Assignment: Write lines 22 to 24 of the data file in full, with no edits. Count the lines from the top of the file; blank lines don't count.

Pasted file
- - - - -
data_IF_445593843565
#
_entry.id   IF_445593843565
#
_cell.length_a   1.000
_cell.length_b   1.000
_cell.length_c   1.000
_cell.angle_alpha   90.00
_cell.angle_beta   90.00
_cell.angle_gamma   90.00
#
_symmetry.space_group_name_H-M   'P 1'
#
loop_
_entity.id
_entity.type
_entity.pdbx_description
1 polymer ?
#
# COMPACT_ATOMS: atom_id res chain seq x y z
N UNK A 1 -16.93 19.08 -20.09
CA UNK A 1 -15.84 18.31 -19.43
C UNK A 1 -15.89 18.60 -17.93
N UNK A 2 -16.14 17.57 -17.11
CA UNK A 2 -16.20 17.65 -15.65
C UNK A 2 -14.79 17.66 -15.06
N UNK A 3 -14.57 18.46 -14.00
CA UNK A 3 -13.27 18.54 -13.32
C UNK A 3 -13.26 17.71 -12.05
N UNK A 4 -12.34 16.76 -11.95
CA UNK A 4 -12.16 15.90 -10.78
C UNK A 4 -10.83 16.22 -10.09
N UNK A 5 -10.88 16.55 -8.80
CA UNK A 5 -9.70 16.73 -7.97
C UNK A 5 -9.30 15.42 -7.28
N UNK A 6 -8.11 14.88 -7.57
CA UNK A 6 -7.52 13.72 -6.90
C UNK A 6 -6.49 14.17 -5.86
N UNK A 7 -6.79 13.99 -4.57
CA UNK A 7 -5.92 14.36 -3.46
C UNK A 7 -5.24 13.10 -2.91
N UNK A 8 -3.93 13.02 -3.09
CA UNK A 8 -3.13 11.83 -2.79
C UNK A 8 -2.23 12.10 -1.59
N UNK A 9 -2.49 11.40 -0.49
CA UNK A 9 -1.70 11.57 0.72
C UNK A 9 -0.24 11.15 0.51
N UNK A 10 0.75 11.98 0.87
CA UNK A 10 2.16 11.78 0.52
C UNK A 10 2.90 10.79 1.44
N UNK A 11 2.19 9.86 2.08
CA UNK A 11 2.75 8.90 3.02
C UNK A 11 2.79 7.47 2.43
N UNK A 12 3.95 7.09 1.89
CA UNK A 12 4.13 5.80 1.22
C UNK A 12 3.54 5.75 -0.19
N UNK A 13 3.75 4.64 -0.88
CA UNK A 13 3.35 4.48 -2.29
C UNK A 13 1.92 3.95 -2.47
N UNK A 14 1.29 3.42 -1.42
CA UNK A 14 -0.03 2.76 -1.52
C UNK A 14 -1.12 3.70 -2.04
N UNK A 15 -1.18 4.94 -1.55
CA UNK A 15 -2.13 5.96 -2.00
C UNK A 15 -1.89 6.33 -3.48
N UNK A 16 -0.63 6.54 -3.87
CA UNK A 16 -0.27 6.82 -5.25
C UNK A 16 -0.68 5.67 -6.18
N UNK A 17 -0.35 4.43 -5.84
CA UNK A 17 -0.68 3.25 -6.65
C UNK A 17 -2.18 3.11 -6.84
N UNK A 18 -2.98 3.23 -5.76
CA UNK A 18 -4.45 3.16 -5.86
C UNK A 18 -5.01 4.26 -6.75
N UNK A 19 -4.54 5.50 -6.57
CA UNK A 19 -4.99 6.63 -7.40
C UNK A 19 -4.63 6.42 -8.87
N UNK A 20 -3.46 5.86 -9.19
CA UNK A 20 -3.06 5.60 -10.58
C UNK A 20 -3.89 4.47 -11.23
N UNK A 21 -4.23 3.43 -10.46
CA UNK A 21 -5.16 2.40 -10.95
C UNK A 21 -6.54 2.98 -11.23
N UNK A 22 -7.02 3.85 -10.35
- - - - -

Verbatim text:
CA UNK A 1 -15.84 18.31 -19.43
C UNK A 1 -15.89 18.60 -17.93
N UNK A 2 -16.14 17.57 -17.11